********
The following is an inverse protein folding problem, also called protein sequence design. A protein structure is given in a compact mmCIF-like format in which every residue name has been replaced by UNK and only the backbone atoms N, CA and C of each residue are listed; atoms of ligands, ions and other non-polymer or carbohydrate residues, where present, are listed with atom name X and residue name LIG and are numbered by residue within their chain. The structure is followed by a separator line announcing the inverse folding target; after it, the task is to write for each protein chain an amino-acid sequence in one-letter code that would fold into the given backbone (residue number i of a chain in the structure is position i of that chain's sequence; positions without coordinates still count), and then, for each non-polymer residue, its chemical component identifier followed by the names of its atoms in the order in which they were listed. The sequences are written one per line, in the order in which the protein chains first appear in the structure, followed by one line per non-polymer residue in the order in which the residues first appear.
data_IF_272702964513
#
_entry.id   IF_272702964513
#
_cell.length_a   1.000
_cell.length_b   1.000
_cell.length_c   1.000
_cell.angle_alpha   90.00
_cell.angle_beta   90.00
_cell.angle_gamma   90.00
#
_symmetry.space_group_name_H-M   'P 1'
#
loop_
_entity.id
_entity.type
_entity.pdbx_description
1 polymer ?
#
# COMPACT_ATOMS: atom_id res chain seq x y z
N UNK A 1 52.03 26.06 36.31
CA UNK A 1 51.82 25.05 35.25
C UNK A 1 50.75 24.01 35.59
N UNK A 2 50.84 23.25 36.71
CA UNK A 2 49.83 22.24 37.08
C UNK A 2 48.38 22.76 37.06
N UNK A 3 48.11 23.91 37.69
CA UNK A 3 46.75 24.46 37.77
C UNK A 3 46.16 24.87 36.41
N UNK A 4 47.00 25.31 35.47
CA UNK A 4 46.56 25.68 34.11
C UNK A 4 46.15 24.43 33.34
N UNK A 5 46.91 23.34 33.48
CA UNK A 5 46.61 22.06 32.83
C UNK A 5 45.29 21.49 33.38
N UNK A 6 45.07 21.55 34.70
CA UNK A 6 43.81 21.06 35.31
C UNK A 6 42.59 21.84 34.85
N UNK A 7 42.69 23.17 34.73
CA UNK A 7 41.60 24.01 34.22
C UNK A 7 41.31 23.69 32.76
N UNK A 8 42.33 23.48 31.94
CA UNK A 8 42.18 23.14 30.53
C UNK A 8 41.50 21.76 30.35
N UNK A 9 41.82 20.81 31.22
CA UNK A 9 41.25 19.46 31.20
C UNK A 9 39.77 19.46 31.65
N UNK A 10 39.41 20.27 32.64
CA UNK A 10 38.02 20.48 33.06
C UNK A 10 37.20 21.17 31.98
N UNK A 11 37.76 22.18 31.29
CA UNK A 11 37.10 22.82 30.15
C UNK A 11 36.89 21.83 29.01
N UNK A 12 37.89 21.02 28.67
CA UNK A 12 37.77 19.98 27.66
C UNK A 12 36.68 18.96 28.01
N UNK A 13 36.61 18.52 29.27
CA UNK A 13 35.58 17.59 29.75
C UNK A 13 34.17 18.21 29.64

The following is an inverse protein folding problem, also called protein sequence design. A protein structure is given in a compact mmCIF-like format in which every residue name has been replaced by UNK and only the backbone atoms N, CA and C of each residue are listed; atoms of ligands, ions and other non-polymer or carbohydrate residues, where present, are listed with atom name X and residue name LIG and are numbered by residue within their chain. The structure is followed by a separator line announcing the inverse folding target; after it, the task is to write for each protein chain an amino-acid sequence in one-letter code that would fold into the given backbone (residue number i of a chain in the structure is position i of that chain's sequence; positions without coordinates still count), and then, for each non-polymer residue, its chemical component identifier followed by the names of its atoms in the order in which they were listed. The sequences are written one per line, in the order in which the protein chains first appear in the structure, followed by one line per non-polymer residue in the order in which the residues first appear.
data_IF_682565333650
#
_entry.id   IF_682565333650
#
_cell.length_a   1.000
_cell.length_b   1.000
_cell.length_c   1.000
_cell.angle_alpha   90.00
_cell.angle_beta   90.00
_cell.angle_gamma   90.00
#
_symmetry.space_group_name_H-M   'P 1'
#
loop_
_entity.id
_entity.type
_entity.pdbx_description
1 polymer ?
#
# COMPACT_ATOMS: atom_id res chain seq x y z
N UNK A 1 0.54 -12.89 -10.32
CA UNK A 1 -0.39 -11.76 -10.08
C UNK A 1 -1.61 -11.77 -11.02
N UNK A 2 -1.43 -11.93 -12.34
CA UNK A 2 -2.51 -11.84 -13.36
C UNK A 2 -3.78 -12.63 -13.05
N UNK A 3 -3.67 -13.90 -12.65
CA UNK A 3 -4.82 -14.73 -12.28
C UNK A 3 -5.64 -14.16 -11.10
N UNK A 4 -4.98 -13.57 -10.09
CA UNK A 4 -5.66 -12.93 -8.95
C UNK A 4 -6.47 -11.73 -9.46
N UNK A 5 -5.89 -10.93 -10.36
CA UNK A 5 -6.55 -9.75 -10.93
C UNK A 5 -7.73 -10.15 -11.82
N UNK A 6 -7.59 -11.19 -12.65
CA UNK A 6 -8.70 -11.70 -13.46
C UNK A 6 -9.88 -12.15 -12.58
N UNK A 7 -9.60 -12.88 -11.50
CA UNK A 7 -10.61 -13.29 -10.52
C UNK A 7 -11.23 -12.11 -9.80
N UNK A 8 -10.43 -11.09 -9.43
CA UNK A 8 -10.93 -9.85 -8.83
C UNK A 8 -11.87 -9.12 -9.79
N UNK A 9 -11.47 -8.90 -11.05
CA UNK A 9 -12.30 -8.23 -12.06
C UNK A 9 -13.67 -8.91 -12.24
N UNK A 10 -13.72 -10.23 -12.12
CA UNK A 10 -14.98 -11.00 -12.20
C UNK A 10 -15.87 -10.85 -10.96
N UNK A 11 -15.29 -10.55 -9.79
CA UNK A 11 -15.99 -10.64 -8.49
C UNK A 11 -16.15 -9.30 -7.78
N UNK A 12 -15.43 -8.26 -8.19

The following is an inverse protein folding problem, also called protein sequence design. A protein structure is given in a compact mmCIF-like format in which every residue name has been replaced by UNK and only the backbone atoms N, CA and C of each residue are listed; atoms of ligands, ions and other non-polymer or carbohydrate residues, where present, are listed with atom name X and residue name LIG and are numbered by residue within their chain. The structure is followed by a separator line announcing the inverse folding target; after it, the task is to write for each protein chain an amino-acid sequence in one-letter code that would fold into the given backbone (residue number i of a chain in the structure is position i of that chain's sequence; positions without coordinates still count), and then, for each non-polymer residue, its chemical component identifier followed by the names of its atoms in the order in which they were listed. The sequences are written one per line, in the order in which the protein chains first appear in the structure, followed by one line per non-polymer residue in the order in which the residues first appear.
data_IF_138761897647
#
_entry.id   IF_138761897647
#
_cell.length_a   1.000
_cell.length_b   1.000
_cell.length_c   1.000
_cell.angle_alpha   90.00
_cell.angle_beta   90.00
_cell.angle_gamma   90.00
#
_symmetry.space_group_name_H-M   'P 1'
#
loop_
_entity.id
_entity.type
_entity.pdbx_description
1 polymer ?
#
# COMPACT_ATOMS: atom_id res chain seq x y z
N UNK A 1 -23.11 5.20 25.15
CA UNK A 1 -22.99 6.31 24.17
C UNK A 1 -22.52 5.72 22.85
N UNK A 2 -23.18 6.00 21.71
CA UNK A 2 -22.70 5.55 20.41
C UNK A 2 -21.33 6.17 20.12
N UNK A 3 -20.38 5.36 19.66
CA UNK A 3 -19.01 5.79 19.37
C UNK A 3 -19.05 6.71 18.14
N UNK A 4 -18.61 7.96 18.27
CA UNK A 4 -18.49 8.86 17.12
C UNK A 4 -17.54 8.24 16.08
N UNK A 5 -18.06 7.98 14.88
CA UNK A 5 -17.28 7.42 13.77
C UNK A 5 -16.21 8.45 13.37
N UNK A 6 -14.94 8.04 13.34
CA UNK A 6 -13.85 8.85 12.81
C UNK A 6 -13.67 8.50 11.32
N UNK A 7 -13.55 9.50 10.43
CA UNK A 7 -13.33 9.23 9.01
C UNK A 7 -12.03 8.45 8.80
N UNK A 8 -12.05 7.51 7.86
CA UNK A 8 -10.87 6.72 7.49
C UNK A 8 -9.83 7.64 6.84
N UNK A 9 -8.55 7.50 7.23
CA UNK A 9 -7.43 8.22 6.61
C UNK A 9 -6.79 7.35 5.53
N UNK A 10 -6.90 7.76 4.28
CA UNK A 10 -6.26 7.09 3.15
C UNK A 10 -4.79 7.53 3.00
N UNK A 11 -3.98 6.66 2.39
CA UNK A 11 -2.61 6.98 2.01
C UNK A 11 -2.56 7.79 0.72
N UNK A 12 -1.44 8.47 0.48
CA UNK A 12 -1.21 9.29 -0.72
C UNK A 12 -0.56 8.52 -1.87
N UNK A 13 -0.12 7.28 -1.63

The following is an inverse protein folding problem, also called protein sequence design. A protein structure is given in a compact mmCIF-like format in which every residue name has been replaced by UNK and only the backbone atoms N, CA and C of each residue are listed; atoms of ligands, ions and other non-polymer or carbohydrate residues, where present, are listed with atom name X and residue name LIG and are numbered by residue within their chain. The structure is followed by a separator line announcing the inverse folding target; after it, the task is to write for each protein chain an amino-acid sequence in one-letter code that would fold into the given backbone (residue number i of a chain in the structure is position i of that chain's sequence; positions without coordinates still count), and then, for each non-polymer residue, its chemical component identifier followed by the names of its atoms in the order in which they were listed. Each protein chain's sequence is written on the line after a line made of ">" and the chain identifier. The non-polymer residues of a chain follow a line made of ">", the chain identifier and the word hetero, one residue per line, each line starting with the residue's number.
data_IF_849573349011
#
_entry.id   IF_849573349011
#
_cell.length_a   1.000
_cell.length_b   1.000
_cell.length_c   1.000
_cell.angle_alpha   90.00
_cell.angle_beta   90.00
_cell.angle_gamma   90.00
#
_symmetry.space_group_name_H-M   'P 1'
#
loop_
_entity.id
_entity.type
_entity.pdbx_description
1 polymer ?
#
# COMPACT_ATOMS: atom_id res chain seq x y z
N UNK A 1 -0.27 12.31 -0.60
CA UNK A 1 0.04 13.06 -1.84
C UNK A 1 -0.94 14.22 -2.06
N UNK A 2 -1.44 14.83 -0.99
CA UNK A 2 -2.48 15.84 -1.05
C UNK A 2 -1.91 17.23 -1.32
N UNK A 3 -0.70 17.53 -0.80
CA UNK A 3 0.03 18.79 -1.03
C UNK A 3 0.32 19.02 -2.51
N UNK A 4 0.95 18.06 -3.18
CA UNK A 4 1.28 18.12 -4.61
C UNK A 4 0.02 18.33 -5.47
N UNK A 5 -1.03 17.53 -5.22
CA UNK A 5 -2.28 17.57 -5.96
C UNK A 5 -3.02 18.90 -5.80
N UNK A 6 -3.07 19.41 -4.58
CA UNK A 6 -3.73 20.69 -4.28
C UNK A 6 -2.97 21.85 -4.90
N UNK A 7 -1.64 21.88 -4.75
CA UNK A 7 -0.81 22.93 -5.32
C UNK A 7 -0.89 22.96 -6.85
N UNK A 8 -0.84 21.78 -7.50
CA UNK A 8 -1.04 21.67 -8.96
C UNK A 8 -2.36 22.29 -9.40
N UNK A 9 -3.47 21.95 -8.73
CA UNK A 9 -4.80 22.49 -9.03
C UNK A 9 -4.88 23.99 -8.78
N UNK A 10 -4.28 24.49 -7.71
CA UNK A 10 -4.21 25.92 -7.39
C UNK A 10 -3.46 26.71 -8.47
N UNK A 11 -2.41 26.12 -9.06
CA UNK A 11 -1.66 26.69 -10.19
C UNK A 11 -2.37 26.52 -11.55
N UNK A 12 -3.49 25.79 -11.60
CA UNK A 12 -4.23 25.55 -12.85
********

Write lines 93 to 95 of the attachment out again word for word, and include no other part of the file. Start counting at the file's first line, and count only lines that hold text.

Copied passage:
C UNK A 4 -6.47 -11.73 -9.46
N UNK A 5 -5.89 -10.93 -10.36
CA UNK A 5 -6.55 -9.75 -10.93